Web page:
Just declassified: US senator caught up in Section 702 FBI surveillance dragnet

Still, judge finds 'reason to believe' Feds are getting better at not abusing snooping powers

The FBI improperly spied on a US senator, a state senator, and a state-level judge, among others, according to a previously secret court opinion released Friday afternoon.

The freshly declassified April 11 Foreign Intelligence Surveillance Court (FISC) opinion concerns the controversial Section 702 of the Foreign Intelligence Surveillance Act (FISA), which allows the Feds to snoop on foreigners' electronic communications.

The timing is especially significant: it comes as Congress considers whether to reauthorize Section 702 before it expires at the end of the year. Let's just say it's likely to have one less supporter on the Senate floor.

FISA is the 1978 federal law, since amended, that allows the FBI, CIA, and NSA to collect foreign intelligence domestically, and Section 702 primarily permits the targeted warrantless surveillance of communications belonging to non-US persons located abroad – ideally to prevent criminal and terrorist acts. 

While it's supposed to be limited to foreign communications, the surveillance dragnet can, and often does, sweep up phone calls, texts, and emails involving US persons who may have had connections with intel targets.

Despite American intelligence agencies labeling the snooping powers "absolutely critical" to protect those living in the US, pressure from Democratic and Republican lawmakers to limit Section 702 powers appears to be growing.

Earlier this week, Senator Ron Wyden (D-OR) said he plans to introduce surveillance reform legislation "in the coming weeks," and the court documents released today will likely add momentum to the calls for reform.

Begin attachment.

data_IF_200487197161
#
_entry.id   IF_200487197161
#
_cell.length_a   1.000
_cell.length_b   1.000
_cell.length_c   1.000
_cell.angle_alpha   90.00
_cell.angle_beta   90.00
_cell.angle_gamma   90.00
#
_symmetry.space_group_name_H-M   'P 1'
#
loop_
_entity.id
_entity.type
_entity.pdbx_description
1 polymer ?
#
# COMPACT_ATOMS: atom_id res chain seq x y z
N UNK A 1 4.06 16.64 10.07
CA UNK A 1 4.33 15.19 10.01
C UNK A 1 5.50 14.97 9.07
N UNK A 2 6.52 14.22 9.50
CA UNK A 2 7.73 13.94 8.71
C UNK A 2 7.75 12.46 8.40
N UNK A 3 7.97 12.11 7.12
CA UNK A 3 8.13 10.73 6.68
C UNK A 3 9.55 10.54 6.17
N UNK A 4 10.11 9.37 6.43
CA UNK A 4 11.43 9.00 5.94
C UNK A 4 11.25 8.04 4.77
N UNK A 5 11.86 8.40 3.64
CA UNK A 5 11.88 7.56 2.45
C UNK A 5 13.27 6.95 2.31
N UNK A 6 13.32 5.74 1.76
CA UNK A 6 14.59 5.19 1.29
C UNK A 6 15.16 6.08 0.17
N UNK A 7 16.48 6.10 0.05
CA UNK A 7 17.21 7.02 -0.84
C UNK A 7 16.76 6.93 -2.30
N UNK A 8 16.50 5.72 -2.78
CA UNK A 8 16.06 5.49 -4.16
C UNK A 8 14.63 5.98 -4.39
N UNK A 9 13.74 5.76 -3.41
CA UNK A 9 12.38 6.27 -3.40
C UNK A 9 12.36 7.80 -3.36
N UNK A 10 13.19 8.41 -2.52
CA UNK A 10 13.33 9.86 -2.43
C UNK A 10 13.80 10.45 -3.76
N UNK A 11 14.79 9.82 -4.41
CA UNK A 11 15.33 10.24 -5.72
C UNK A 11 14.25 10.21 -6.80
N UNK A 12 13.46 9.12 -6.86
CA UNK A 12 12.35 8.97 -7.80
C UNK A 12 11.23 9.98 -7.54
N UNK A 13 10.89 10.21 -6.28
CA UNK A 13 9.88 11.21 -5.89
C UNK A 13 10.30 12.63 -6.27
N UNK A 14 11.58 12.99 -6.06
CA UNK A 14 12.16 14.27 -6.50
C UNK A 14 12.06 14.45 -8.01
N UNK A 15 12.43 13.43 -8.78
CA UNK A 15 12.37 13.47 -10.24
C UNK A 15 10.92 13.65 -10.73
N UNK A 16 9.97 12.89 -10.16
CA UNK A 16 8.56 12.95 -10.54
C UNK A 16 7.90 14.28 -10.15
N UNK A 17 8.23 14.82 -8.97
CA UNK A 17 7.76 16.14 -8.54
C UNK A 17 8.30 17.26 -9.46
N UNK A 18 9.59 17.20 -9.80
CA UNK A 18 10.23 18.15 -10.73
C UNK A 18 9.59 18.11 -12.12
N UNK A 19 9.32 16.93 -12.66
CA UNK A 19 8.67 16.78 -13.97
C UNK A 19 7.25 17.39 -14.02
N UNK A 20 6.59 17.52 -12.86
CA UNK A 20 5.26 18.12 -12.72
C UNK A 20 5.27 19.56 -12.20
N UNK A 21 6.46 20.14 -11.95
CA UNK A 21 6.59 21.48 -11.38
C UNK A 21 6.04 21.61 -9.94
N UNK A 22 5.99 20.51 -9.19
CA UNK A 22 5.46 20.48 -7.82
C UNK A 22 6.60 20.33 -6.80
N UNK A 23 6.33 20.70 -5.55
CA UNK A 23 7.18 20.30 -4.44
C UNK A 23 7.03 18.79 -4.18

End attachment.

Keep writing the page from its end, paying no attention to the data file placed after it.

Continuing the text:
A US senator, state senator, and judge walk into Section 702

In the case of the senator and state senator, an FBI worker ran a surveillance database search on them that was deemed a breach of policy by the Dept of Justice's National Security Division (NSD).

"In June 2022, an analyst conducted four queries of Section 702 information using the last names of a US Senator and a state senator," according to the heavily redacted FISC opinion issued in April [PDF]. "The analyst had information that a specific foreign intelligence service was targeting those legislators, but NSD determined that the querying standard was not satisfied."

Additionally, in October 2022, an FBI specialist broke the rules by running "a query using the Social Security number of a state judge who 'had complained to FBI about alleged civil rights violation perpetrated by a municipal chief of police.'"

The opinion also noted another Section 702 violation concerning a search of one of the January 6 rioters who stormed the Capitol building.

Despite these failings, "there is reason to believe that the FBI has been doing a better job in applying the querying standard," the secret court said. 

An earlier FISA court opinion, released in May, found that the FBI abused its surveillance powers more than 278,000 times between 2020 and early 2021.

The April opinion, along with a September 2021 FISA court opinion also released today, were both made public following a Freedom of Information Act lawsuit and request by the American Civil Liberties Union (ACLU).

"These disturbing new revelations show how Section 702 surveillance, a spy program the government claims is focused on foreign adversaries, is routinely used against Americans, immigrants, and people who are not accused of any wrongdoing," Patrick Toomey, deputy director of the ACLU's National Security Project, said in a statement.

He continued: "The FBI continues to break the rules put in place to protect Americans, running illegal searches on public officials including a US senator, and it's long past time for Congress to step in." ®

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